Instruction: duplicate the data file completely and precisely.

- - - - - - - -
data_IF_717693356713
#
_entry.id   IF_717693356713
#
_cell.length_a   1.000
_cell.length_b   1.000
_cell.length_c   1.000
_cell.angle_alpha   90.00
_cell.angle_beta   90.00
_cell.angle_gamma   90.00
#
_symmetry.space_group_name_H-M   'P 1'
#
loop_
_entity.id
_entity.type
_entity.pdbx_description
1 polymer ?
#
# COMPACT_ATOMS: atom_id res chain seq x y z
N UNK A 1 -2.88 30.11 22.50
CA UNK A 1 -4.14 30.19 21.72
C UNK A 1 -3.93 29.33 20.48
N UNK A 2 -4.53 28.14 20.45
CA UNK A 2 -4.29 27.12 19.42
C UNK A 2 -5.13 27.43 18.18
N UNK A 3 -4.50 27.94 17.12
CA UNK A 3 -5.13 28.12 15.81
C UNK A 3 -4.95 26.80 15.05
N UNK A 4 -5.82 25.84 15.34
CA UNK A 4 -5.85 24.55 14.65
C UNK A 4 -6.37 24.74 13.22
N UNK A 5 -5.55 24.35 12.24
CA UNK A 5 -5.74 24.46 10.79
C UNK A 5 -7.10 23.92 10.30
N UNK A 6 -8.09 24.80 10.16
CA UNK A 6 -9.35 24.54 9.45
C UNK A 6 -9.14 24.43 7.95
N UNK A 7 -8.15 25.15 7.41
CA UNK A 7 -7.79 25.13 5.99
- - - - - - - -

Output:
data_IF_717693356713
#
_entry.id   IF_717693356713
#
_cell.length_a   1.000
_cell.length_b   1.000
_cell.length_c   1.000
_cell.angle_alpha   90.00
_cell.angle_beta   90.00
_cell.angle_gamma   90.00
#
_symmetry.space_group_name_H-M   'P 1'
#
loop_
_entity.id
_entity.type
_entity.pdbx_description
1 polymer ?
#
# COMPACT_ATOMS: atom_id res chain seq x y z
N UNK A 1 -2.88 30.11 22.50
CA UNK A 1 -4.14 30.19 21.72
C UNK A 1 -3.93 29.33 20.48
N UNK A 2 -4.53 28.14 20.45
CA UNK A 2 -4.29 27.12 19.42
C UNK A 2 -5.13 27.43 18.18
N UNK A 3 -4.50 27.94 17.12
CA UNK A 3 -5.13 28.12 15.81
C UNK A 3 -4.95 26.80 15.05
N UNK A 4 -5.82 25.84 15.34
CA UNK A 4 -5.85 24.55 14.65
C UNK A 4 -6.37 24.74 13.22
N UNK A 5 -5.55 24.35 12.24
CA UNK A 5 -5.74 24.46 10.79
C UNK A 5 -7.10 23.92 10.30
N UNK A 6 -8.09 24.80 10.16
CA UNK A 6 -9.35 24.54 9.45
C UNK A 6 -9.14 24.43 7.95
N UNK A 7 -8.15 25.15 7.41
CA UNK A 7 -7.79 25.13 5.99